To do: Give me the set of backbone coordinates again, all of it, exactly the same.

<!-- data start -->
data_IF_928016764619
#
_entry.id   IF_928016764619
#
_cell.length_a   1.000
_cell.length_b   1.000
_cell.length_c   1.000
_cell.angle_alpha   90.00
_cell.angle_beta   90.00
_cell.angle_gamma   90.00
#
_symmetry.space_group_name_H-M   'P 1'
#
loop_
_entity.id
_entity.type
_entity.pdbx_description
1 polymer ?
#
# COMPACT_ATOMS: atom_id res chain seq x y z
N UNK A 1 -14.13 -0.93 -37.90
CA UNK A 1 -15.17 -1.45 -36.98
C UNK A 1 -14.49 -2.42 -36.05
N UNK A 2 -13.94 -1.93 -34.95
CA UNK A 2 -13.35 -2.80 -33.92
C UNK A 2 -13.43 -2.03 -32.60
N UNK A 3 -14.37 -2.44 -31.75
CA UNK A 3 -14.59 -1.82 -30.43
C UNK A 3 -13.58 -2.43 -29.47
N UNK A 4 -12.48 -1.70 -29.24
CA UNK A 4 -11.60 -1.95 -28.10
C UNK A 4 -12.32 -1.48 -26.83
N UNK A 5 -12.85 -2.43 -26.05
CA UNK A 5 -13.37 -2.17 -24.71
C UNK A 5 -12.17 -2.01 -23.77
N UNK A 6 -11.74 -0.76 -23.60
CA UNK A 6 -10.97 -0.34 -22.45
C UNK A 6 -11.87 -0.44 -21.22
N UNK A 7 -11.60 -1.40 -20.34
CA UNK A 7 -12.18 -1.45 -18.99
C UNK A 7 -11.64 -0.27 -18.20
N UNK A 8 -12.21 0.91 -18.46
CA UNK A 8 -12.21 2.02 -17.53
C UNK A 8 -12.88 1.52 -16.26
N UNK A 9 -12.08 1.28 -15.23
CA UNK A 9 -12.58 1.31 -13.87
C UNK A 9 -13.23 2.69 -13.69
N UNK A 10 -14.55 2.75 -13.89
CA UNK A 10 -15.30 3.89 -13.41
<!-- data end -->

data_IF_928016764619
#
_entry.id   IF_928016764619
#
_cell.length_a   1.000
_cell.length_b   1.000
_cell.length_c   1.000
_cell.angle_alpha   90.00
_cell.angle_beta   90.00
_cell.angle_gamma   90.00
#
_symmetry.space_group_name_H-M   'P 1'
#
loop_
_entity.id
_entity.type
_entity.pdbx_description
1 polymer ?
#
# COMPACT_ATOMS: atom_id res chain seq x y z
N UNK A 1 -14.13 -0.93 -37.90
CA UNK A 1 -15.17 -1.45 -36.98
C UNK A 1 -14.49 -2.42 -36.05
N UNK A 2 -13.94 -1.93 -34.95
CA UNK A 2 -13.35 -2.80 -33.92
C UNK A 2 -13.43 -2.03 -32.60
N UNK A 3 -14.37 -2.44 -31.75
CA UNK A 3 -14.59 -1.82 -30.43
C UNK A 3 -13.58 -2.43 -29.47
N UNK A 4 -12.48 -1.70 -29.24
CA UNK A 4 -11.60 -1.95 -28.10
C UNK A 4 -12.32 -1.48 -26.83
N UNK A 5 -12.85 -2.43 -26.05
CA UNK A 5 -13.37 -2.17 -24.71
C UNK A 5 -12.17 -2.01 -23.77
N UNK A 6 -11.74 -0.76 -23.60
CA UNK A 6 -10.97 -0.34 -22.45
C UNK A 6 -11.87 -0.44 -21.22
N UNK A 7 -11.60 -1.40 -20.34
CA UNK A 7 -12.18 -1.45 -18.99
C UNK A 7 -11.64 -0.27 -18.20
N UNK A 8 -12.21 0.91 -18.46
CA UNK A 8 -12.21 2.02 -17.53
C UNK A 8 -12.88 1.52 -16.26
N UNK A 9 -12.08 1.28 -15.23
CA UNK A 9 -12.58 1.31 -13.87
C UNK A 9 -13.23 2.69 -13.69
N UNK A 10 -14.55 2.75 -13.89
CA UNK A 10 -15.30 3.89 -13.41